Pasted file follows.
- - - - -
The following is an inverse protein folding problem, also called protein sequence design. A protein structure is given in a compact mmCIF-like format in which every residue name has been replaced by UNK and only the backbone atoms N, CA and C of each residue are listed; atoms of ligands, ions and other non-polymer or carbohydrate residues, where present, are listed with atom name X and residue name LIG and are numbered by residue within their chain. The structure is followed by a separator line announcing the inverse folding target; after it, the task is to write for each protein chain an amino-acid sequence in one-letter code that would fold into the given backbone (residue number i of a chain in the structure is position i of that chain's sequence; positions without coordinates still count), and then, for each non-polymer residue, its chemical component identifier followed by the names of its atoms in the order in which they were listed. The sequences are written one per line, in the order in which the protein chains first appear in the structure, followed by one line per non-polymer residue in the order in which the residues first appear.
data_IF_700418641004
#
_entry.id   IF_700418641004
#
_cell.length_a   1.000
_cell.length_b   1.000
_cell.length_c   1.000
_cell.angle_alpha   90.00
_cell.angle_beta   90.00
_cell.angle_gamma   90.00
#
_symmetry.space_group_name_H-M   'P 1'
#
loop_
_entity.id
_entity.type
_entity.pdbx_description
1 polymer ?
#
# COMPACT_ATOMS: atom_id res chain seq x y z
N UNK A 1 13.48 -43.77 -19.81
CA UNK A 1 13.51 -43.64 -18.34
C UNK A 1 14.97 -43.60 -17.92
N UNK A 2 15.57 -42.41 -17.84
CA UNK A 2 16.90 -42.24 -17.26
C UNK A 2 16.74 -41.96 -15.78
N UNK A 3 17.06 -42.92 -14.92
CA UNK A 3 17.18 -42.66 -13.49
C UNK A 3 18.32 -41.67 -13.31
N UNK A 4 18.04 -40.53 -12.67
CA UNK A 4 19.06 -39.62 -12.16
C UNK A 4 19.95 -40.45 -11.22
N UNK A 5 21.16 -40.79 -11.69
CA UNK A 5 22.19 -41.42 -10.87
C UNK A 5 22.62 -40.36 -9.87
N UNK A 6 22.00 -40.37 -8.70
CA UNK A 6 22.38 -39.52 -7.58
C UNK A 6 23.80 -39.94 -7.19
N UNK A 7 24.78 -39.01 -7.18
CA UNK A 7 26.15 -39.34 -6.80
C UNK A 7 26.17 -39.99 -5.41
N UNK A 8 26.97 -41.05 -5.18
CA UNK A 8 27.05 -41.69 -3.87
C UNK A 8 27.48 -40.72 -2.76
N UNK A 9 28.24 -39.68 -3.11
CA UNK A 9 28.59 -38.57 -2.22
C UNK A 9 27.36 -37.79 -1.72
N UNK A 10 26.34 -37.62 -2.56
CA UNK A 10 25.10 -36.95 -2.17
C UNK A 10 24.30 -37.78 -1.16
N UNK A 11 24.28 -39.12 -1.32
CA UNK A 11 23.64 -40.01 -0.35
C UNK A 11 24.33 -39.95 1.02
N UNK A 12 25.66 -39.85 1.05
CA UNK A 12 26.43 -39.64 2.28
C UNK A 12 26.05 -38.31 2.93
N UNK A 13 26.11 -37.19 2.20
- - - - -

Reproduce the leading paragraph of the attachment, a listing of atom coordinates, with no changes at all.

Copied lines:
The following is an inverse protein folding problem, also called protein sequence design. A protein structure is given in a compact mmCIF-like format in which every residue name has been replaced by UNK and only the backbone atoms N, CA and C of each residue are listed; atoms of ligands, ions and other non-polymer or carbohydrate residues, where present, are listed with atom name X and residue name LIG and are numbered by residue within their chain. The structure is followed by a separator line announcing the inverse folding target; after it, the task is to write for each protein chain an amino-acid sequence in one-letter code that would fold into the given backbone (residue number i of a chain in the structure is position i of that chain's sequence; positions without coordinates still count), and then, for each non-polymer residue, its chemical component identifier followed by the names of its atoms in the order in which they were listed. The sequences are written one per line, in the order in which the protein chains first appear in the structure, followed by one line per non-polymer residue in the order in which the residues first appear.